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March 25, 2017

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I posted this several days ago but it hasn't been answered and I still can't figure it out:

For which values of r does the function defined by y=e^(rt) satisfy the differential equation y''+ y'-6y = 0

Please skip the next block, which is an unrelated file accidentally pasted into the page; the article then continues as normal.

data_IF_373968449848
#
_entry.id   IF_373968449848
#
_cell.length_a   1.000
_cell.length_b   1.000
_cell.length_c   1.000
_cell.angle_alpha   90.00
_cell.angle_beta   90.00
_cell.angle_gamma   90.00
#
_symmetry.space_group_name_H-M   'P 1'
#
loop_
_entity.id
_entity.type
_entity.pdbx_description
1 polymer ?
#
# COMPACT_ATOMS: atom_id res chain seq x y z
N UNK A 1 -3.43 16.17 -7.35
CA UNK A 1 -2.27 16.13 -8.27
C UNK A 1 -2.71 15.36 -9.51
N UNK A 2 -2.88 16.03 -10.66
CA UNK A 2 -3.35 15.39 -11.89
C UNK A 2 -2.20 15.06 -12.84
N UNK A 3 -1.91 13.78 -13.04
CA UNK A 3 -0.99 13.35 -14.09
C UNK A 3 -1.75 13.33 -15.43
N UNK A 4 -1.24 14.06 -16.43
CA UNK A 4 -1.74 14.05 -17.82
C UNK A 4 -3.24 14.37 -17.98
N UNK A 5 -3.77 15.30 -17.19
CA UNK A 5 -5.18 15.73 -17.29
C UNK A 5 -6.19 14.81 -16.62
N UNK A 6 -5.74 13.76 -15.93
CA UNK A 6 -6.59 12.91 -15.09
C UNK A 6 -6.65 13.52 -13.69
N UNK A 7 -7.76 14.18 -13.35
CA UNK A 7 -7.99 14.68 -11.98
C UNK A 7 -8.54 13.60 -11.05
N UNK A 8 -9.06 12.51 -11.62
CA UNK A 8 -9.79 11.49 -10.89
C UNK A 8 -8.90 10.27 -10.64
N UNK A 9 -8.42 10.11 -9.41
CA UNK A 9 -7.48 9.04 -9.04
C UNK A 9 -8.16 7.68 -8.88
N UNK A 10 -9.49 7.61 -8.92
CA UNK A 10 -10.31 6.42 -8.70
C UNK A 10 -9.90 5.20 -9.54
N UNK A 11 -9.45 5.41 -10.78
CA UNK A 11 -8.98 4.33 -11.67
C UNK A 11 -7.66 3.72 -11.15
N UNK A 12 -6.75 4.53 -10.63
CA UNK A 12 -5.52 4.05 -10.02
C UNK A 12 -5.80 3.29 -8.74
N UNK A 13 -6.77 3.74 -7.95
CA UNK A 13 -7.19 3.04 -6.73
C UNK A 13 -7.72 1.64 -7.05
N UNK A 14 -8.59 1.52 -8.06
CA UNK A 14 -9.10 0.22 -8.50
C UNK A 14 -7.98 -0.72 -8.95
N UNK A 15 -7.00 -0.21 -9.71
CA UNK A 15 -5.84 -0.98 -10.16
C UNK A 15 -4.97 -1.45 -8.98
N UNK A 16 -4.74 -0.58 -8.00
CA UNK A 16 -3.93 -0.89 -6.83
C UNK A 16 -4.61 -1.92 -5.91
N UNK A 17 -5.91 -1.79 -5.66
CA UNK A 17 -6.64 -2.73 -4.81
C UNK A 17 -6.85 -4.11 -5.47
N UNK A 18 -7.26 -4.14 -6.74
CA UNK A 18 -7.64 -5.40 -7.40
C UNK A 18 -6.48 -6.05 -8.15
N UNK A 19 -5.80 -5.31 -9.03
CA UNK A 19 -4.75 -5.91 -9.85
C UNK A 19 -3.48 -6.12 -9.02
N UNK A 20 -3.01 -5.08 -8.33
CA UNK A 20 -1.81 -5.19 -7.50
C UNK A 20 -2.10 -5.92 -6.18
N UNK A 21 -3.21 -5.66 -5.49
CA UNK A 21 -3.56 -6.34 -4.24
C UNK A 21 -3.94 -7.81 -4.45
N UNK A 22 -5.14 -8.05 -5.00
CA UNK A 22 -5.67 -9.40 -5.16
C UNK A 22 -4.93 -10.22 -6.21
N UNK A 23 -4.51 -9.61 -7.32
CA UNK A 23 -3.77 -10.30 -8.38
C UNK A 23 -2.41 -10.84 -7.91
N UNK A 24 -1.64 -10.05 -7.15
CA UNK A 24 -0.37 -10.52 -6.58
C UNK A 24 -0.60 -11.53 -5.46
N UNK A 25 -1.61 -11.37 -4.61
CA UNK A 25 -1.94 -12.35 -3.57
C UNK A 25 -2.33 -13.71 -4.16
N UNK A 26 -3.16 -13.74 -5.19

• Calculus - ,

    find y', and y"

    y'=r y
    y"=r^2 y

    now put them in the equation...
    and divide both sides by y (y cann never be zero).

    now solve for r.

    r^2+r-6=0

  • Calculus - ,

    how did you get ry and r^2y for y' and y''?

  • Calculus - ,

    if y = e^rt where r is constant and t is variable
    then
    dy/dt = r e^rt
    since e^rt = y then
    dy/dt = r y
    d/dy(dy/dt) = d^2y/dt^2 = r*re^rt
    = r^2 e^rt
    = r^2 y again since y = e^rt

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